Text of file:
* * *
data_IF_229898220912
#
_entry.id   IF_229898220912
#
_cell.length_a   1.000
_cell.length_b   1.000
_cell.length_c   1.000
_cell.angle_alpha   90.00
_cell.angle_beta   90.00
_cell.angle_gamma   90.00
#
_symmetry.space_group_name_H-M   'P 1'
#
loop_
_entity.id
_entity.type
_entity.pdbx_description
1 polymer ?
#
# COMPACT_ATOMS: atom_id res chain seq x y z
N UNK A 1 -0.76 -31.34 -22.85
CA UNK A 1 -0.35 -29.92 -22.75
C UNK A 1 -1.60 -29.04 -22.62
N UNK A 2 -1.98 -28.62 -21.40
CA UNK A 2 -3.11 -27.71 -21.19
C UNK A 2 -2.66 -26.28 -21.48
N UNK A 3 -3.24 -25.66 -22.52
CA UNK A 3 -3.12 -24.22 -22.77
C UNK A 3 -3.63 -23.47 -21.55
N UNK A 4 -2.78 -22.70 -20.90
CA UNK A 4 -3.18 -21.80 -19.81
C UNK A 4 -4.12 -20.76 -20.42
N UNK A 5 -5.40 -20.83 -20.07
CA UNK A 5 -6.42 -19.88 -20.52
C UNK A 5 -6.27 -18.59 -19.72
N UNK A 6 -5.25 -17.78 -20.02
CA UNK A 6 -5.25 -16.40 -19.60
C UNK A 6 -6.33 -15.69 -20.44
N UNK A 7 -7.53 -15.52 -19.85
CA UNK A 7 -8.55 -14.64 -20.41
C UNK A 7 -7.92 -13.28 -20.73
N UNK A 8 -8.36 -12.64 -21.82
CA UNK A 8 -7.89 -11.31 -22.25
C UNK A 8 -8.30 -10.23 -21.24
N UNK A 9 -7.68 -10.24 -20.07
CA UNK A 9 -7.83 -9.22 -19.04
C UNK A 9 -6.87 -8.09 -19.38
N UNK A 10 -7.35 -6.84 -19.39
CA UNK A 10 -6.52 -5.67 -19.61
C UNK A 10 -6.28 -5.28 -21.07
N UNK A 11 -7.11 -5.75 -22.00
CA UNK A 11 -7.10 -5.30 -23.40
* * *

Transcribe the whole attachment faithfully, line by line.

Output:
data_IF_229898220912
#
_entry.id   IF_229898220912
#
_cell.length_a   1.000
_cell.length_b   1.000
_cell.length_c   1.000
_cell.angle_alpha   90.00
_cell.angle_beta   90.00
_cell.angle_gamma   90.00
#
_symmetry.space_group_name_H-M   'P 1'
#
loop_
_entity.id
_entity.type
_entity.pdbx_description
1 polymer ?
#
# COMPACT_ATOMS: atom_id res chain seq x y z
N UNK A 1 -0.76 -31.34 -22.85
CA UNK A 1 -0.35 -29.92 -22.75
C UNK A 1 -1.60 -29.04 -22.62
N UNK A 2 -1.98 -28.62 -21.40
CA UNK A 2 -3.11 -27.71 -21.19
C UNK A 2 -2.66 -26.28 -21.48
N UNK A 3 -3.24 -25.66 -22.52
CA UNK A 3 -3.12 -24.22 -22.77
C UNK A 3 -3.63 -23.47 -21.55
N UNK A 4 -2.78 -22.70 -20.90
CA UNK A 4 -3.18 -21.80 -19.81
C UNK A 4 -4.12 -20.76 -20.42
N UNK A 5 -5.40 -20.83 -20.07
CA UNK A 5 -6.42 -19.88 -20.52
C UNK A 5 -6.27 -18.59 -19.72
N UNK A 6 -5.25 -17.78 -20.02
CA UNK A 6 -5.25 -16.40 -19.60
C UNK A 6 -6.33 -15.69 -20.44
N UNK A 7 -7.53 -15.52 -19.85
CA UNK A 7 -8.55 -14.64 -20.41
C UNK A 7 -7.92 -13.28 -20.73
N UNK A 8 -8.36 -12.64 -21.82
CA UNK A 8 -7.89 -11.31 -22.25
C UNK A 8 -8.30 -10.23 -21.24
N UNK A 9 -7.68 -10.24 -20.07
CA UNK A 9 -7.83 -9.22 -19.04
C UNK A 9 -6.87 -8.09 -19.38
N UNK A 10 -7.35 -6.84 -19.39
CA UNK A 10 -6.52 -5.67 -19.61
C UNK A 10 -6.28 -5.28 -21.07
N UNK A 11 -7.11 -5.75 -22.00
CA UNK A 11 -7.10 -5.30 -23.40